IoE Distinguished Visiting Lecturer - Dr. Kirk Johnson - "Natural History in the Age of Humans"
- Thursday, April 19, 2018 from 7:00pm to 8:00pm
- Cheever Hall, 215 - view map
Dr. Kirk Johnson will give a talk titled "Natural History in the Age of Humans" as part of the IoE's Distinguished Visiting Lecturer Series. The talk will be on Thursday, April 19 at 7pm in 215 Cheever Hall. The talk is free and open to the public, and light refreshments will be served beforehand.
Dr. Johnson is the Sant Director of the Smithsonian National Museum of Natural History. He oversees more than 440 employees and a collection of more than 145 million objects—the largest natural history collection in the world. The Museum hosts more than 7 million visitors annually and, in 2017, its scientists published over 760 scientific research papers and described more than 300 new species.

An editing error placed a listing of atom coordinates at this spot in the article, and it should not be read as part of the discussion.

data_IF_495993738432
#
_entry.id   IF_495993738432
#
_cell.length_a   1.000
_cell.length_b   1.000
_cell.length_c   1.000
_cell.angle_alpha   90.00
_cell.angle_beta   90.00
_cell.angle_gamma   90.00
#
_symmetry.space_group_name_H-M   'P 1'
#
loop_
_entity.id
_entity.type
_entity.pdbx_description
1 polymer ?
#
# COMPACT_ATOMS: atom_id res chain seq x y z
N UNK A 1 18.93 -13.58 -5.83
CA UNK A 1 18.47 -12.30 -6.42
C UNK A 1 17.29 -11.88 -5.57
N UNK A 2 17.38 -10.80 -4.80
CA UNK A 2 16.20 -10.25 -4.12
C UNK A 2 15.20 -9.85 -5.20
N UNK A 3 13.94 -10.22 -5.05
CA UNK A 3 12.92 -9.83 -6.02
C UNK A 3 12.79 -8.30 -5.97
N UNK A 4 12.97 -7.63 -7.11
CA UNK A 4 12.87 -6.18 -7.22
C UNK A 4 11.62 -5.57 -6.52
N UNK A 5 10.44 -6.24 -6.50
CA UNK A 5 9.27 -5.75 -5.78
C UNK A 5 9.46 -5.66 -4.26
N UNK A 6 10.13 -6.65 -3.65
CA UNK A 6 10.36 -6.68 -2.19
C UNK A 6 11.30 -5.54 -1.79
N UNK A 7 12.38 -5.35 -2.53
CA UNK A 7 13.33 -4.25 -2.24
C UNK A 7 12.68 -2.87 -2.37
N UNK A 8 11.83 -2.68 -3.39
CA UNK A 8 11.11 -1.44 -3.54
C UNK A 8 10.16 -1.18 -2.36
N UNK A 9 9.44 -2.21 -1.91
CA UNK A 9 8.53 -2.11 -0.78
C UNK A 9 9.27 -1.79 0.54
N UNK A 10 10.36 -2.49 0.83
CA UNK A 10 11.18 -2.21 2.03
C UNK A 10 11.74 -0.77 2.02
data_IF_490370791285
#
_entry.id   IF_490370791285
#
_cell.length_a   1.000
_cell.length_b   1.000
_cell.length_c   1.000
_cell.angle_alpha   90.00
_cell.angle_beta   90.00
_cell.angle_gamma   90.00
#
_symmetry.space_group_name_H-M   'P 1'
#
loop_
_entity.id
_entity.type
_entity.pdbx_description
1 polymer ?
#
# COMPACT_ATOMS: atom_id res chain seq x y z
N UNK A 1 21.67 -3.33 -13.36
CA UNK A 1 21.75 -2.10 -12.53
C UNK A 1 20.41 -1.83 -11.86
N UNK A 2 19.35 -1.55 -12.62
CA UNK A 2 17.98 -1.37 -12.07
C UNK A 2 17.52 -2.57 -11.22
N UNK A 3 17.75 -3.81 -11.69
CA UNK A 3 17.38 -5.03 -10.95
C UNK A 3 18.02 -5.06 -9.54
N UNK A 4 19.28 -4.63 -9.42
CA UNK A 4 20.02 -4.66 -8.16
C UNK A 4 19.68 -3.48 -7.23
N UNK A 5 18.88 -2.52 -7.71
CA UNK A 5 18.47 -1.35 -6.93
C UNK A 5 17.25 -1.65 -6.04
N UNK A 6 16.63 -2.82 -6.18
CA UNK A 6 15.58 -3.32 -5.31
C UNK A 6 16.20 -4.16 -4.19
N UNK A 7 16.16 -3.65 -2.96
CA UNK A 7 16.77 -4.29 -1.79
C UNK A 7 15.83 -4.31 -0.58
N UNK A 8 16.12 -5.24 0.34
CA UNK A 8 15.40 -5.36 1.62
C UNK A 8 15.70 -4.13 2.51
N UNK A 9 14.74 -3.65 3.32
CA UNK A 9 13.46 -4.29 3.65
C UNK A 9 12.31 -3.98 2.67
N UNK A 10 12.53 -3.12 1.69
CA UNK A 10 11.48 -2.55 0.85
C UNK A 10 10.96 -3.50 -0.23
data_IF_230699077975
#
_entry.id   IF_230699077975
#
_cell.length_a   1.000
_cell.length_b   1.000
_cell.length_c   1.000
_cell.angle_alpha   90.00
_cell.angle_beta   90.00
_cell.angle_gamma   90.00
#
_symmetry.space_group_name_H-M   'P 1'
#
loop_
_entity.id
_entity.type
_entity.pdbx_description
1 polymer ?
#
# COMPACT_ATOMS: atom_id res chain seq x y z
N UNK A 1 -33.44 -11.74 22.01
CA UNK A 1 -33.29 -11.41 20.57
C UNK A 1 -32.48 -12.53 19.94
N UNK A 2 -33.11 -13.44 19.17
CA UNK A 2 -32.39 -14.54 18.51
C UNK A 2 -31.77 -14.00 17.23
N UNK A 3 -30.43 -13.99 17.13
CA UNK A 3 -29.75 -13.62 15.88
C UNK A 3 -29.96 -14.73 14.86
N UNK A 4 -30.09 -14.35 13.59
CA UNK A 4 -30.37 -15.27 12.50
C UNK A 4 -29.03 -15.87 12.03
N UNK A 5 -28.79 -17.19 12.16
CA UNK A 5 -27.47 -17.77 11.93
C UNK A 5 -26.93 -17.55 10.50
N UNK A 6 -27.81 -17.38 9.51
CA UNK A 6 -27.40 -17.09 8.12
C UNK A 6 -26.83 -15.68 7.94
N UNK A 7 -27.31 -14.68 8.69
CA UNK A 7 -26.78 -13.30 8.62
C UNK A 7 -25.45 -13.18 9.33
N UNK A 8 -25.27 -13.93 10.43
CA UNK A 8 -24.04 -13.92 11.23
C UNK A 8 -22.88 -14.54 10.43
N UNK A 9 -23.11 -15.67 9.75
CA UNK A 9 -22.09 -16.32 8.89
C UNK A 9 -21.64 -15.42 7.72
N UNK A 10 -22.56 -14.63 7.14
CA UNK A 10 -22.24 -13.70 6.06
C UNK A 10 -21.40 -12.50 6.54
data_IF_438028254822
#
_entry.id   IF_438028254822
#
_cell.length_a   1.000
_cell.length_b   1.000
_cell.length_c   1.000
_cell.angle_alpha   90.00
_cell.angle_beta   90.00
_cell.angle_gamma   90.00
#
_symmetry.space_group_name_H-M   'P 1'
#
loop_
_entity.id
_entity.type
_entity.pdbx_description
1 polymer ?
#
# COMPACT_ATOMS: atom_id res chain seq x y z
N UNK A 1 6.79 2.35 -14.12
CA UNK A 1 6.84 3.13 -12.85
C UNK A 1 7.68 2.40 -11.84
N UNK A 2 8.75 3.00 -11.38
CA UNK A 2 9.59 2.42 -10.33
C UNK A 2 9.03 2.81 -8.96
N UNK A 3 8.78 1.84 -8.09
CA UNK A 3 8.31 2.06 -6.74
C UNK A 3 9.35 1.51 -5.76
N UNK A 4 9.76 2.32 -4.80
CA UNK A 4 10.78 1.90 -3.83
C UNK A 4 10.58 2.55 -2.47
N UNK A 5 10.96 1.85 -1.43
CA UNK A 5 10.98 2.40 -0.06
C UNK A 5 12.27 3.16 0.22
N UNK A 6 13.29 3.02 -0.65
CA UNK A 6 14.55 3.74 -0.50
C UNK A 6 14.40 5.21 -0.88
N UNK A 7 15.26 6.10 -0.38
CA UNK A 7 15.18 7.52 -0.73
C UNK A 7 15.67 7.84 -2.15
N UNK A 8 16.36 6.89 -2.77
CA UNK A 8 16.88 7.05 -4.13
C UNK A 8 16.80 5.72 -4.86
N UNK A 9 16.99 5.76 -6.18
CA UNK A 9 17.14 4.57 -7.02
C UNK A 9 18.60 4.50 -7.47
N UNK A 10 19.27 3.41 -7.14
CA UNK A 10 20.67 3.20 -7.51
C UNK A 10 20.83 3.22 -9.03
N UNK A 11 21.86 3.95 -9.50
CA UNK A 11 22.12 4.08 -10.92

Johnson is a paleontologist who has led expeditions that have resulted in the discovery of more than 1,400 fossil sites. His research focuses on fossil plants and the extinction of the dinosaurs. He is known for his scientific articles, popular books, museum exhibitions, documentaries, and collaborations with artists. In 2010-11, he led the excavation of an ice age site near Snowmass Village, Colorado, that recovered more than 5,400 bones of mammoths, mastodons and other ice age animals. This dig was featured in the NOVA documentary, Ice Age Death Trap, and in Johnson’s book, Digging Snowmastodon, Discovering an Ice Age World in the Colorado Rockies. His recent documentaries include the three-part NOVA series Making North America, which aired on PBS networks in November 2015, and The Great Yellowstone Thaw which premiered on PBS in June 2017.